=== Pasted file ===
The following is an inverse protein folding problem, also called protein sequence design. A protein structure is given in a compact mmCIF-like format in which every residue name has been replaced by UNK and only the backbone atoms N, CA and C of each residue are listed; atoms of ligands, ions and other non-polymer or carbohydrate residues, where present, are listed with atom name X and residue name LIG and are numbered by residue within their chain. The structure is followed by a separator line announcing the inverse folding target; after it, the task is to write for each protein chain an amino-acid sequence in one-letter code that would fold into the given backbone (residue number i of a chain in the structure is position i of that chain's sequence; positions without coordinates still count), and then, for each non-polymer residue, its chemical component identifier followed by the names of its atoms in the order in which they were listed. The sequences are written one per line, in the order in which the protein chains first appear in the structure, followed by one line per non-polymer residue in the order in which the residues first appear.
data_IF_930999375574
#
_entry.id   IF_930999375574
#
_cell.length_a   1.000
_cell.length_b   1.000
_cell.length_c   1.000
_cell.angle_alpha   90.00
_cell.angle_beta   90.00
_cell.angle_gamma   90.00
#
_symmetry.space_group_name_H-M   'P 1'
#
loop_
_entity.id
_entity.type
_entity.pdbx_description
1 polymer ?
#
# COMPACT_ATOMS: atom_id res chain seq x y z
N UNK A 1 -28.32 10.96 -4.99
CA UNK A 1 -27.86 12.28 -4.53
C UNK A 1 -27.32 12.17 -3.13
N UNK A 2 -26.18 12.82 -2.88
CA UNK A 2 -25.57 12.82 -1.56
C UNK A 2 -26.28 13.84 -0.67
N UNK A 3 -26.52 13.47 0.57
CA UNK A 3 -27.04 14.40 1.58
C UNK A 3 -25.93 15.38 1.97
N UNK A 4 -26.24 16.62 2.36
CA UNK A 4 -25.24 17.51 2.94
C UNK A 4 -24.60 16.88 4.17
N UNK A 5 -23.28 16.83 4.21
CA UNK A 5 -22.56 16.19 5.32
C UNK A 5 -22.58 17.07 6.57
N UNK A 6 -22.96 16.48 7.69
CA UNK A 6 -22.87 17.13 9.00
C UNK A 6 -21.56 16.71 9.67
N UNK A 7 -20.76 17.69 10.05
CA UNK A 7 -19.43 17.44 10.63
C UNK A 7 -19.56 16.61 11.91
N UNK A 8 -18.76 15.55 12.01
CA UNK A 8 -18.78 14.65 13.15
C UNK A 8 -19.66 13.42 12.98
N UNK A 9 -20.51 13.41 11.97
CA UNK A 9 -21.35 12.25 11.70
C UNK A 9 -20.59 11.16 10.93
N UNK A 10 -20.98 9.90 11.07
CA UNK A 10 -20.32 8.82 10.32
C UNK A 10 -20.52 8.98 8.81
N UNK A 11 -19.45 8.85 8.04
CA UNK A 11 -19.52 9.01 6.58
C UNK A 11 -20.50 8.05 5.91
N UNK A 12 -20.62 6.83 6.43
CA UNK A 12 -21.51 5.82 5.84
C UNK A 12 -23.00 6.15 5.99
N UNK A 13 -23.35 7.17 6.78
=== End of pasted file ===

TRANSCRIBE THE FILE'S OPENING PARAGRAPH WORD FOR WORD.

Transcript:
The following is an inverse protein folding problem, also called protein sequence design. A protein structure is given in a compact mmCIF-like format in which every residue name has been replaced by UNK and only the backbone atoms N, CA and C of each residue are listed; atoms of ligands, ions and other non-polymer or carbohydrate residues, where present, are listed with atom name X and residue name LIG and are numbered by residue within their chain. The structure is followed by a separator line announcing the inverse folding target; after it, the task is to write for each protein chain an amino-acid sequence in one-letter code that would fold into the given backbone (residue number i of a chain in the structure is position i of that chain's sequence; positions without coordinates still count), and then, for each non-polymer residue, its chemical component identifier followed by the names of its atoms in the order in which they were listed. The sequences are written one per line, in the order in which the protein chains first appear in the structure, followed by one line per non-polymer residue in the order in which the residues first appear.